Although the rate of layoffs could slow down, and the ongoing slump is pushing companies to become more strategic about how they expand. One way to stay stealthy and lean? Have a continually learning squad, and equally agile.
Degreed lets employers achieve just that by introducing workers to learning opportunities to develop new skills. Today’s ed-tech startup announced it’s raised $32 million in venture capital in a round led by Owl Ventures, bringing up its known total to $182 million. The firm was founded in the year 2012.
Degreed is at its core an upskilling platform that trains existing employees to improve their current skill set. It does this by matching employees with lessons around various topics, such as remote work or coronavirus. Degreed makes money for customers through a monthly fee and is free for staff.
“It keeps people skilled and employable; no one should become irrelevant in the future because they lack the proper skills,” CEO Chris McCarthy said.
Degreed is now setting up a work versatility tool following its acquisition of Adepto. Based on current qualifications, users will look at career openings to see what they need to focus on to get a new job. Today’s funding is directly dedicated to the job development tool of the organization, partially because it is smaller than previous rounds, McCarthy says.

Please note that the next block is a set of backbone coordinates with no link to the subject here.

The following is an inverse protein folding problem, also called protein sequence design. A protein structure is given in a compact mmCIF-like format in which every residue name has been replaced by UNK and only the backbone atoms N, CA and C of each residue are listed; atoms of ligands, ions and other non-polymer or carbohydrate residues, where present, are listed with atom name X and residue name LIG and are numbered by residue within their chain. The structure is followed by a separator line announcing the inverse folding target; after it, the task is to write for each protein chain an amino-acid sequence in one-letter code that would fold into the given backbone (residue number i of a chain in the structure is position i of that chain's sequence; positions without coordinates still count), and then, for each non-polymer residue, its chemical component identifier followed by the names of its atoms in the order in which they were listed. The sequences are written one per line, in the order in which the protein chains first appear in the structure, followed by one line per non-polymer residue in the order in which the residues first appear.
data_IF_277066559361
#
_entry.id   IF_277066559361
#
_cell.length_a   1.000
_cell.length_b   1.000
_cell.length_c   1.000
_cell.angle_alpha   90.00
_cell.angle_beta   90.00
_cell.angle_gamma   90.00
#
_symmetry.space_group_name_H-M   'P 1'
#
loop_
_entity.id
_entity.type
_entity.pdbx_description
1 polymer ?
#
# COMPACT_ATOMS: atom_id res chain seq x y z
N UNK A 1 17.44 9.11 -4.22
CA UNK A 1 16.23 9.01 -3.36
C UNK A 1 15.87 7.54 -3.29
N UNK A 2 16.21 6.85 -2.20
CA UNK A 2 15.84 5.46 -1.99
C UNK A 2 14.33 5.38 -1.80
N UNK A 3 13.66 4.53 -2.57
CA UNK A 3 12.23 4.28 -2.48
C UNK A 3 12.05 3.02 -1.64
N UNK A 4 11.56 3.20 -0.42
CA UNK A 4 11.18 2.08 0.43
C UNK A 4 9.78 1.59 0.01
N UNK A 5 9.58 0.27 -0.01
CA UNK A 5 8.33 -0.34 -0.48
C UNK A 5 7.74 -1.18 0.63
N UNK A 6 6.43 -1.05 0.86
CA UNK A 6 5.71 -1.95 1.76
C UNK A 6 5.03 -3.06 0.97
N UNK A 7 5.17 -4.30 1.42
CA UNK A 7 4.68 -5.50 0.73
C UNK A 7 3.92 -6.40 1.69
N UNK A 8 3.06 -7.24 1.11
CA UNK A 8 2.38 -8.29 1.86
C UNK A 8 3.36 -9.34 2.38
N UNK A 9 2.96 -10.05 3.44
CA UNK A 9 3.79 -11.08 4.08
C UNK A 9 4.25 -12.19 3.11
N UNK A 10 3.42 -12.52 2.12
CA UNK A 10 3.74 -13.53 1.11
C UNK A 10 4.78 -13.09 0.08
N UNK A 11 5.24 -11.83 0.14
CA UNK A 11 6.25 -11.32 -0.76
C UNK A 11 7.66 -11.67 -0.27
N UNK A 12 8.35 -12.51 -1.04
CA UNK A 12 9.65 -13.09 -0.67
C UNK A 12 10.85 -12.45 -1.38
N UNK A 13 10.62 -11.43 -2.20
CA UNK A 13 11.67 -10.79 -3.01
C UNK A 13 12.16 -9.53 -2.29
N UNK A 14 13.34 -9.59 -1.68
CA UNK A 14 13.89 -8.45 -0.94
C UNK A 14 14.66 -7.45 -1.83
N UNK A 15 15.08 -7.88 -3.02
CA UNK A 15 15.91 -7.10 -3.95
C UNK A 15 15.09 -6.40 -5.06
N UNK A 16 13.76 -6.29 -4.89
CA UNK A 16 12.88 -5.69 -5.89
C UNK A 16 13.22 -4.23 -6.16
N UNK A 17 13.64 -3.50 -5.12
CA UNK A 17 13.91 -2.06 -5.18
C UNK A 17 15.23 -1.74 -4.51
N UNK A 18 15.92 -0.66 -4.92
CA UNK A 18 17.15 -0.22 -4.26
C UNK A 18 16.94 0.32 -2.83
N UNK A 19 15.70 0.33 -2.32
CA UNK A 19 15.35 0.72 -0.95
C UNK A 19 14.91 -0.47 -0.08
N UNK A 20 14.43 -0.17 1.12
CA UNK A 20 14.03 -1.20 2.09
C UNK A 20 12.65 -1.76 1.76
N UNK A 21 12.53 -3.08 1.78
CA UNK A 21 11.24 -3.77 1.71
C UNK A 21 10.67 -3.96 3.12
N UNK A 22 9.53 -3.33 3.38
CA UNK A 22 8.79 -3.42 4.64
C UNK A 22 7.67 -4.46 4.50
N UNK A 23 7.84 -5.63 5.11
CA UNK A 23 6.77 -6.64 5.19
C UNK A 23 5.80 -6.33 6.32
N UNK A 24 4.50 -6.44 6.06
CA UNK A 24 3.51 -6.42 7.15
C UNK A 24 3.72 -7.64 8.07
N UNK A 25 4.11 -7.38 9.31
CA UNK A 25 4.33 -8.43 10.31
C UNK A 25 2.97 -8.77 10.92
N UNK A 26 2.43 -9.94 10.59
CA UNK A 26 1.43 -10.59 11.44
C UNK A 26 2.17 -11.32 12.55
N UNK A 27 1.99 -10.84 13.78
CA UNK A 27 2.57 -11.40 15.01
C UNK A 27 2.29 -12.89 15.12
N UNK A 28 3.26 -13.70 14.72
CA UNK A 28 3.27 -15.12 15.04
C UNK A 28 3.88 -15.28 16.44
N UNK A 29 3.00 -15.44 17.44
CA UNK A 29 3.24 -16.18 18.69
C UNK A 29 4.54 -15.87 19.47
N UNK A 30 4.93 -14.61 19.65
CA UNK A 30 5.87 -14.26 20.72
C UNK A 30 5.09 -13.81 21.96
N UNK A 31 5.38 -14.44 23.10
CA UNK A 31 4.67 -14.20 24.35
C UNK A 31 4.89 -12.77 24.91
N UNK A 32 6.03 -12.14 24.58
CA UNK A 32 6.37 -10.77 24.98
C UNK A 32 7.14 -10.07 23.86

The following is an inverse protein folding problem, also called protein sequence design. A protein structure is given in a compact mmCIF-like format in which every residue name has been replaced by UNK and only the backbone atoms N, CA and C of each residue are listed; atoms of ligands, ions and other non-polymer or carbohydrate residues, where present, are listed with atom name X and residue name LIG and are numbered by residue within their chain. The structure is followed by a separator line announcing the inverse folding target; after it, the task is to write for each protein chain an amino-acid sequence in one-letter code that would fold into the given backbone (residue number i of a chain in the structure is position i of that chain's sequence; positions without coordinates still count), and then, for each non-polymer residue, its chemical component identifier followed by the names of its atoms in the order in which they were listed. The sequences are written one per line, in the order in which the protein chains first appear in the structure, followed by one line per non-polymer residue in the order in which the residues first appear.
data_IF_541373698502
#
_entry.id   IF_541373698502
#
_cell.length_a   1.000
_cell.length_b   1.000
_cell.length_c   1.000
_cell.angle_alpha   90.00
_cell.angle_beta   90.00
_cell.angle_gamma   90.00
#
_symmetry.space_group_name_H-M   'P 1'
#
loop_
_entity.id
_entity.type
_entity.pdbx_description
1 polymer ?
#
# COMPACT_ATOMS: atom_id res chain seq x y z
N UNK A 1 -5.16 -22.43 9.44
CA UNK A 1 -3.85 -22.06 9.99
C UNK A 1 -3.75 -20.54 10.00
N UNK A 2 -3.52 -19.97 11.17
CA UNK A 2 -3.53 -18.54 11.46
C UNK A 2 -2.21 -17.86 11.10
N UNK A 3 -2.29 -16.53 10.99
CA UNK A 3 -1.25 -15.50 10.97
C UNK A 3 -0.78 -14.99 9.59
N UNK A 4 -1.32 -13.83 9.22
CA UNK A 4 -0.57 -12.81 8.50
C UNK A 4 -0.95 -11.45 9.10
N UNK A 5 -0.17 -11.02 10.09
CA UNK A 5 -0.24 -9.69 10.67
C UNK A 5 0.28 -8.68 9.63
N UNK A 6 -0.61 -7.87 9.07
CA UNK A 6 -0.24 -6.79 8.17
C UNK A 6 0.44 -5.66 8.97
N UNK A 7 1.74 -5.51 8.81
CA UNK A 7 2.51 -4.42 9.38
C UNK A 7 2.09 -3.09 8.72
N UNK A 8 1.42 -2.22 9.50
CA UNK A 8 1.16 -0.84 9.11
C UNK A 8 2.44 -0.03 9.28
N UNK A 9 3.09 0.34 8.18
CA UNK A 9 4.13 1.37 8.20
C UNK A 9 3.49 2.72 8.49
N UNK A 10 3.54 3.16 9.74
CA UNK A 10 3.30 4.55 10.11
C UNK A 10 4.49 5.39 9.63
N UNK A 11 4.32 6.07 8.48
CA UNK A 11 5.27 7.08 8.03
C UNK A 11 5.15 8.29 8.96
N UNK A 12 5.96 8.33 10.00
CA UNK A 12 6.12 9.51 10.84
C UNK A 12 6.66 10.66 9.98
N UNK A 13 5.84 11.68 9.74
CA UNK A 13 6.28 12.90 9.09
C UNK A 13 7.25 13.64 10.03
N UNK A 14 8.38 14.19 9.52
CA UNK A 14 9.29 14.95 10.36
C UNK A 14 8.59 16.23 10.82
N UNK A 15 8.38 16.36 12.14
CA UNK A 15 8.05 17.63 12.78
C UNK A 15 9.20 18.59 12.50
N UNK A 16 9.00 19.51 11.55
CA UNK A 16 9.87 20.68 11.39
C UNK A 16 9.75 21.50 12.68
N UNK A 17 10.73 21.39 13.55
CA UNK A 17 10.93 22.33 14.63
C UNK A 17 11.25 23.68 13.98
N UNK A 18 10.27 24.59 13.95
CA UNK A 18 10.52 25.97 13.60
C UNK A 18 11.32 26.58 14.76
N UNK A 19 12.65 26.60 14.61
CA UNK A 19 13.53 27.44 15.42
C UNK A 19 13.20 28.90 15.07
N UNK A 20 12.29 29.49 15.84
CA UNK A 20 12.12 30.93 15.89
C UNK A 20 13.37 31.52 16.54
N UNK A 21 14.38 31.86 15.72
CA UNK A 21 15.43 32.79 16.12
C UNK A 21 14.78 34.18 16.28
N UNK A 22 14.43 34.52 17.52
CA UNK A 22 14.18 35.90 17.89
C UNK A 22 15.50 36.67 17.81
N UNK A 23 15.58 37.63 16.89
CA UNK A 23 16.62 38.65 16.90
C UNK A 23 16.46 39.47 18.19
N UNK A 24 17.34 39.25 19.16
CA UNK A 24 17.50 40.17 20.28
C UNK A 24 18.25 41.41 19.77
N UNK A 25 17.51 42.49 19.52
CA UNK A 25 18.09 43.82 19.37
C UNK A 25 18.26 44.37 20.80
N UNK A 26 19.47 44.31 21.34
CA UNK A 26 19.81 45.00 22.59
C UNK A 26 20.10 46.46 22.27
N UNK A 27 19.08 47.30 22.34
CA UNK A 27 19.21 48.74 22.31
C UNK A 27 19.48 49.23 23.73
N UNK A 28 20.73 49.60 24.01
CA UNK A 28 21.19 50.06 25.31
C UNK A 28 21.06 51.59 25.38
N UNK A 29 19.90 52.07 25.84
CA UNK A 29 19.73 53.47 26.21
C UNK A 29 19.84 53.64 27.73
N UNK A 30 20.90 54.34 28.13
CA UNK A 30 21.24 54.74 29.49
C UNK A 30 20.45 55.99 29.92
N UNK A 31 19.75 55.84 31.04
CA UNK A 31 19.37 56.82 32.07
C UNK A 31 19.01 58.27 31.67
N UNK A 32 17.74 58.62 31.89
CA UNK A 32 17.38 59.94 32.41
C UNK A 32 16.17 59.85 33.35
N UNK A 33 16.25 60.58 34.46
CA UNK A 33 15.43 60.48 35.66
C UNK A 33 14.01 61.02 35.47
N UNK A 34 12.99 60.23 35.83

Like many ed-tech companies, Degreed said the past six months included unprecedented customer engagement; between April and May of this year alone, nearly one in seven degreed accounts was active.
The uptick could be a mixture of more people looking to become invaluable and more people having more time in their hands to work on habits. According to co-founder David Blake, a high commitment could also be due to uncertainty. The goal is that people will be able to maintain their jobs and be “future proof against anything on the horizon.”
Several talents became more in demand than others. Contact has increased by 15.5%, according to Degreed, and concept thought has decreased by 12.8%. Other topics that saw spikes in engagement include crisis management, resilience, mental health, and management of change.
It raises an interesting question: Can ed-tech teach non-quantifiable abilities, such as vulnerability? CEO McCarthy says that, in the future, soft and flexible skills will be “essential.” Like any company in the ed-tech sector, Degreed needs to prove its effectiveness before it brings success.
Users will go through a process called the Degree Ability Credential, where research is reviewed, checked, and evaluated by data scientists, an expert jury, and machine learning to provide a “rating.”
Degreed has linked more than 4 million people to over 250 organizations, such as NASA and Cisco, so far. Users also need to provide references to two individuals who have first-hand knowledge of the skills and can vouch for the accuracy, per company.